Photo courtesy of Amber Mark


Amber Mark Takes Us Through The Grief Cycle On Her Debut EP

‘3:33am’ is out now on PMR Records/Interscope

There are few people that can make something meaningful out of their grief, but artists have no other choice but to soak up their pain as a source of inspiration. Following the death of her mother almost four years ago, Amber Mark turned to music as a form of therapy. After giving herself enough time to process it all, Mark channeled the experience into her debut EP, 3:33am. The project is a rearrangement of the circle of grief in the order of how Mark personally dealt with a rollercoaster of emotions.

In comparison to more recent grief-driven albums like Sufjan Stevens' Carrie & Lowell, Mark's EP doesn't weigh down as heavy on your heart. Obviously, the spiritual songs on 3:33am are coming from a deeply personal place, but given that the New Yorker's sound is drizzled with R&B and soul, her music is more uplifting. There are also moments when the production borrows distinct elements from some of the places that she has had the honor of calling home, like India and Tennessee. 

Mark invites the listener to cope with loss and in a way, she makes you feel a little bit sedated in your sadness and surrender to the problem at hand. Dance the pain away while listening to this nostalgic EP and let Mark take you through her mental process, below.


After my mother passed away, I really felt there were things that I hadn't said or things that I did say that I kind of regretted saying. We knew she was gonna pass away; they told us that there was nothing more that they could do, so we did have time to say goodbye. I'm very lucky we were able to do that, but it still kind of felt like there wasn't enough time to tell each other everything we needed to, which I think is a normal thing. So, I really wanted to write something that really kind of incorporated [that]. I like to write things that are a soundtrack to my life so if I am experiencing that moment, I want to portray what would be playing in the background. I wanted that to come out instrumentally, and then lyrically, I wrote about things that we had done in the past, that I'd said in the past, that we had argued about, and also things that I hadn't said. Having that mindset and regretting all of those things, it starts to put you in to this kind of dark place.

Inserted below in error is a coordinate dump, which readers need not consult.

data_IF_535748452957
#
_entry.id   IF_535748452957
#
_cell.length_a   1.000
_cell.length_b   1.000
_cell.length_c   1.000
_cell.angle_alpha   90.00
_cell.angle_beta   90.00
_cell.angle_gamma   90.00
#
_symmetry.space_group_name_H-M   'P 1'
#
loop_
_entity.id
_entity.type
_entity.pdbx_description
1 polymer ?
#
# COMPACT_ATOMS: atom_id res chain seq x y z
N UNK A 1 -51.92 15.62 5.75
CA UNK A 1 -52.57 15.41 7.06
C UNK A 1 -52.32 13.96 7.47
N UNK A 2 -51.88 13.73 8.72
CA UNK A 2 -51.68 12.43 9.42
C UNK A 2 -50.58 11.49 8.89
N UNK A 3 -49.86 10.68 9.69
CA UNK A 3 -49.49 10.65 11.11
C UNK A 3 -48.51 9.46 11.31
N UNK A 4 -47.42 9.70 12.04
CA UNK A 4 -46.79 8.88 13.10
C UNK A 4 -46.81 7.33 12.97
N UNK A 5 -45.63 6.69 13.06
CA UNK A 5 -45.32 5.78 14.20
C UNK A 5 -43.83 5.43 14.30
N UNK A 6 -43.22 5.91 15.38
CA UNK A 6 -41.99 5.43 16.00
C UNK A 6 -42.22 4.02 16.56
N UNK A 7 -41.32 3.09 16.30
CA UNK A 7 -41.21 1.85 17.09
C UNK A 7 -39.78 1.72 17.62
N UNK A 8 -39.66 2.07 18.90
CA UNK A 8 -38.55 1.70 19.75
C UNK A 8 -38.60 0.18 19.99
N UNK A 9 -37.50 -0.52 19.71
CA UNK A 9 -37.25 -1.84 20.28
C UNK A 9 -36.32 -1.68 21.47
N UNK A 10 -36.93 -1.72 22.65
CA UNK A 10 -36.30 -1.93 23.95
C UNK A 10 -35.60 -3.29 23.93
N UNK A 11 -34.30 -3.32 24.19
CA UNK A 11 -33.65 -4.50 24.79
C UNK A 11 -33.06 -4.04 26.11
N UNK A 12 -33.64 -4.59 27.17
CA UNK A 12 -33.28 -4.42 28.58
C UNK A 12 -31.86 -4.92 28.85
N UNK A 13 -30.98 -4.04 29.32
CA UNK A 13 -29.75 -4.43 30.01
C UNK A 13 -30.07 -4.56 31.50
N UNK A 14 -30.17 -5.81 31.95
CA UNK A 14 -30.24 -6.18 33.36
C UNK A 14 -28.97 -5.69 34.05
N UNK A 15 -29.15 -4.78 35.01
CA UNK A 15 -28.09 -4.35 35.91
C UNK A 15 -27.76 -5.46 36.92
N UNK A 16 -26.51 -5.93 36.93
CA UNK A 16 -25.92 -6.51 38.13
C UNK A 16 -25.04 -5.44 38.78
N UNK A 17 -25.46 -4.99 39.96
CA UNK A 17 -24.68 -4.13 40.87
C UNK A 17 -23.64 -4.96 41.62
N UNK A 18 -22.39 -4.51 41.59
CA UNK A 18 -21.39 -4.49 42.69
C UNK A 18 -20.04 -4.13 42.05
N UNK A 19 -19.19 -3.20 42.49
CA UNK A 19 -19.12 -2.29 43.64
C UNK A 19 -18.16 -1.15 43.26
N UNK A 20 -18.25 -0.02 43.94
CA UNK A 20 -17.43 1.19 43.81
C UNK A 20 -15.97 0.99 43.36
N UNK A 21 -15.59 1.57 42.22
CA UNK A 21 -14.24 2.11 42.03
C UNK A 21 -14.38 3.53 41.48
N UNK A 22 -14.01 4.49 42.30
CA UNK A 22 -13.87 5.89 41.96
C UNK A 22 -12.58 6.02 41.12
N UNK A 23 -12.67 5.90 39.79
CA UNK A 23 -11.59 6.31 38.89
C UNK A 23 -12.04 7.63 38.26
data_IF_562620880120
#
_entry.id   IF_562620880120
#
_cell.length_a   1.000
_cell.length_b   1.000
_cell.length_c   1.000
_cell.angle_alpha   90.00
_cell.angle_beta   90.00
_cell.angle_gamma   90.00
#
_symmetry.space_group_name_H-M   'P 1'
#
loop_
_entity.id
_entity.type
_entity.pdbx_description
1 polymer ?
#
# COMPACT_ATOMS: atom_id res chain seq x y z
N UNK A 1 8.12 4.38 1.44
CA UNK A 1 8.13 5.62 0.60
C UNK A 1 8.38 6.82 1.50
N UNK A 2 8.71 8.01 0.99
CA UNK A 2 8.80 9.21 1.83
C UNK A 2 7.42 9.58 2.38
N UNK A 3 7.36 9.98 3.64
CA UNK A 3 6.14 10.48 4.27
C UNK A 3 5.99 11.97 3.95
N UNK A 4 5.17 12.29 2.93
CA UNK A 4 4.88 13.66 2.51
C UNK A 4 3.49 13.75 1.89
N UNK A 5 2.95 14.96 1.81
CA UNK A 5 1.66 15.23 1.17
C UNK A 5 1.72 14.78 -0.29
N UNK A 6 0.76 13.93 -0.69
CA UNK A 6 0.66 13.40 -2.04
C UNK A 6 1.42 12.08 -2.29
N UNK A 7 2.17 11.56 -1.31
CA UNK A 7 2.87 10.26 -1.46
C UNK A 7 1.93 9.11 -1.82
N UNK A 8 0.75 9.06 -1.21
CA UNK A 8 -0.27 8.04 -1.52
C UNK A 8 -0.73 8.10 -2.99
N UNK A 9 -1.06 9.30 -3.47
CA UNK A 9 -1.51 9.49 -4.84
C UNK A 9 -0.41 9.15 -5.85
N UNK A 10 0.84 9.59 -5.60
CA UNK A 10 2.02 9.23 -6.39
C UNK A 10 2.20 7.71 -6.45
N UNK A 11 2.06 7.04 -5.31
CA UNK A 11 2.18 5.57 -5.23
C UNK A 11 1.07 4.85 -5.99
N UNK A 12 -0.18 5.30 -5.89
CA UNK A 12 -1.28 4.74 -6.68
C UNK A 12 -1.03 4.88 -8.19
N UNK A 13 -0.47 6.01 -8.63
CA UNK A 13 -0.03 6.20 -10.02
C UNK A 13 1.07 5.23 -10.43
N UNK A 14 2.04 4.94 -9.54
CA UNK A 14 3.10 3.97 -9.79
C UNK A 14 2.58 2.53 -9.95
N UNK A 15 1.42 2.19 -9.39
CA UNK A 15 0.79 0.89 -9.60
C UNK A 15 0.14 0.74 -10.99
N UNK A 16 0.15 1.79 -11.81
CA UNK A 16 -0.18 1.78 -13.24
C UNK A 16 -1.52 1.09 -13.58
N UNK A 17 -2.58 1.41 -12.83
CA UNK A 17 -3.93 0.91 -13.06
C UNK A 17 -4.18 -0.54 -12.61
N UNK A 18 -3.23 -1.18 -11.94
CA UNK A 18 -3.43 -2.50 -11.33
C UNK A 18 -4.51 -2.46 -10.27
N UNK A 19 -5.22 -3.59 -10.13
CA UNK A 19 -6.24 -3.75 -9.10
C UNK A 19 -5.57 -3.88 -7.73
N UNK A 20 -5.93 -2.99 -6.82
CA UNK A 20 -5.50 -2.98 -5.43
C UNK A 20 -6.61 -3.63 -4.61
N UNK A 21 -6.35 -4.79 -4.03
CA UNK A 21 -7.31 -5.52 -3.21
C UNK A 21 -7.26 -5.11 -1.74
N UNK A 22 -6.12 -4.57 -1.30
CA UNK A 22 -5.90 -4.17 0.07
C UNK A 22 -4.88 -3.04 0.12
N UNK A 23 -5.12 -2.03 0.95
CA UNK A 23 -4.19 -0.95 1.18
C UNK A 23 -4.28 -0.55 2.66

"Lose My Cool"

I became angry at my friends and family for little things. I bottled a lot of things up because I didn't really speak to anyone and I got to this point where I exploded on everyone and I was brutally honest with everyone... I guess I just didn't care about anything or anyone and was just very angry. In doing that, people kind of pushed themselves away from me, but it was mainly me forcing people out of my life. I just needed some space, not to quote myself, but that led to isolation.

"S P A C E"

“S P A C E” was written about a specific time. I was going to write a track about losing my mom, but [my family and I] all live in this apartment building together so people are in and out in the apartment. I need quiet when I'm recording because I don't want any noise in the background. I sent a group text to my whole family being like, "I'm recording now, nobody bother me!" and literally within three minutes my sister storms into my room talking about our cats and we got in to this huge argument. I was so frustrated after, I couldn't write about my mother or anything else. I just had to write about needing space from everyone. But thank you to my sister for being as annoying as you are because it made that song. She likes to remind me of that too.

"Journey Into the Unknown"

Sadness was the general feeling throughout all of this, which everything stemmed from. Anger stemmed from sadness, regret stemmed from sadness—it all stemmed from the loss. So when I wrote the interlude, this is another type of situation where it was like a soundtrack to my life. When I first titled it, I wrote it as "soundtrack to the process of dying" because my mother had slipped into a coma at that time and I wanted to write the soundtrack behind me walking to hospice and seeing her there and her not responding to me. There's vocals in it, but it's kind of humming, and then there's a little audio at the end of her talking.


I tried to generalize my track so that people can feel whatever emotion I'm trying to portray, but it doesn't have to specifically be about losing someone for them at least. But "Monsoon" I specifically made about my mom. I was going to say "her" in it, like "you" specifically, not just kind of generalize it, and it was gonna have her voice in it. I wanted to write about the times that we had experienced in the past and how it felt after she was gone and how we'd still be experiencing those things during traveling to India [and] to wherever she wanted to go. So I wrote about that, but I think the most exciting thing about that song was when I did put it out I felt like that was the one that everyone connected to the most.

"Can You Hear Me?"

After going through all of this, I had this epiphany like, "What if this whole 'afterlife' feeling is just instilled in our minds to make us fear death less, or fear losing someone less? [What if] they're still here? They haven't left, it's not like the lights just switched off." So, I went through this whole phase of that and not feeling like my mom was around me so I wanted to write something almost asking if she was still around. I had a lack of faith in a sense. 

"Way Back"

When you lose someone that's really important to you, I feel like it's something that never really goes away. It's almost learning how to live with an empty feeling, it's weird. Something's always missing, but you kind of get used to it.